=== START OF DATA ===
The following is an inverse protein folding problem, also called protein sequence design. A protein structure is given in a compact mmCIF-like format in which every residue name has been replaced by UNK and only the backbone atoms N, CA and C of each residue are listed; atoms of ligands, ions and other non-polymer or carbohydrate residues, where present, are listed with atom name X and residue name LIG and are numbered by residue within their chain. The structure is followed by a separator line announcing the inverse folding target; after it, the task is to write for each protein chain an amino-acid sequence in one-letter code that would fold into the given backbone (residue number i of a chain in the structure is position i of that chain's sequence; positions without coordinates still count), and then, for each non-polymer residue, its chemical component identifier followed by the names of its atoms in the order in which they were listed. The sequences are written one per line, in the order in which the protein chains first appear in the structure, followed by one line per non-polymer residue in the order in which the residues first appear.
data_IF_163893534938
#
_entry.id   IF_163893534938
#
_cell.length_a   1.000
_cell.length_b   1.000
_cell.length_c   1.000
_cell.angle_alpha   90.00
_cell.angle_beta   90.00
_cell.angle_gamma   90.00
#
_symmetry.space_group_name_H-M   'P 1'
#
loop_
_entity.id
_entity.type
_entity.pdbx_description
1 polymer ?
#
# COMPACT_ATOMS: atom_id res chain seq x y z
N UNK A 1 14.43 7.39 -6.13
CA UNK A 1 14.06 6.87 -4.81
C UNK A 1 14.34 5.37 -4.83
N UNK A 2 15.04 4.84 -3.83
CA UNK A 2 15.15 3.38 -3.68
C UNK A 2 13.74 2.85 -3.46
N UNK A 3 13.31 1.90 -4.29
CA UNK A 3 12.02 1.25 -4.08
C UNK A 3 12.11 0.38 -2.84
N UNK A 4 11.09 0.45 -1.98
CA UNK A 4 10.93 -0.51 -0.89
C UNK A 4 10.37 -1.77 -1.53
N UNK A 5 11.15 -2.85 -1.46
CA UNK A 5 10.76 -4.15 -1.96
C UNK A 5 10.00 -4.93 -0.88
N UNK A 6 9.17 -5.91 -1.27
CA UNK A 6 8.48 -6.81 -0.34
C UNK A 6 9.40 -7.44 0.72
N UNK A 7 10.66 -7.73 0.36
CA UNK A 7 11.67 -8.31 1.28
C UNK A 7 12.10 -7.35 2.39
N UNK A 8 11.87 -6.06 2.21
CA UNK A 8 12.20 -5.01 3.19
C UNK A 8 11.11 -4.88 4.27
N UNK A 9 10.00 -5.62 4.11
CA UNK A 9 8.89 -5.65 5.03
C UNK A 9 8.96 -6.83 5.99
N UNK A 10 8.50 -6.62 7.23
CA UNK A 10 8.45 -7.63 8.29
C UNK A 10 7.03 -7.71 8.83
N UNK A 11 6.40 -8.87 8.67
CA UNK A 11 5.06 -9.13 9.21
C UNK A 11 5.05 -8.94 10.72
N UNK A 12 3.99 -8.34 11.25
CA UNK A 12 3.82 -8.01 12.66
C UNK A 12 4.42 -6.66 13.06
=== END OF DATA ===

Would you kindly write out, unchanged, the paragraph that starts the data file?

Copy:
The following is an inverse protein folding problem, also called protein sequence design. A protein structure is given in a compact mmCIF-like format in which every residue name has been replaced by UNK and only the backbone atoms N, CA and C of each residue are listed; atoms of ligands, ions and other non-polymer or carbohydrate residues, where present, are listed with atom name X and residue name LIG and are numbered by residue within their chain. The structure is followed by a separator line announcing the inverse folding target; after it, the task is to write for each protein chain an amino-acid sequence in one-letter code that would fold into the given backbone (residue number i of a chain in the structure is position i of that chain's sequence; positions without coordinates still count), and then, for each non-polymer residue, its chemical component identifier followed by the names of its atoms in the order in which they were listed. The sequences are written one per line, in the order in which the protein chains first appear in the structure, followed by one line per non-polymer residue in the order in which the residues first appear.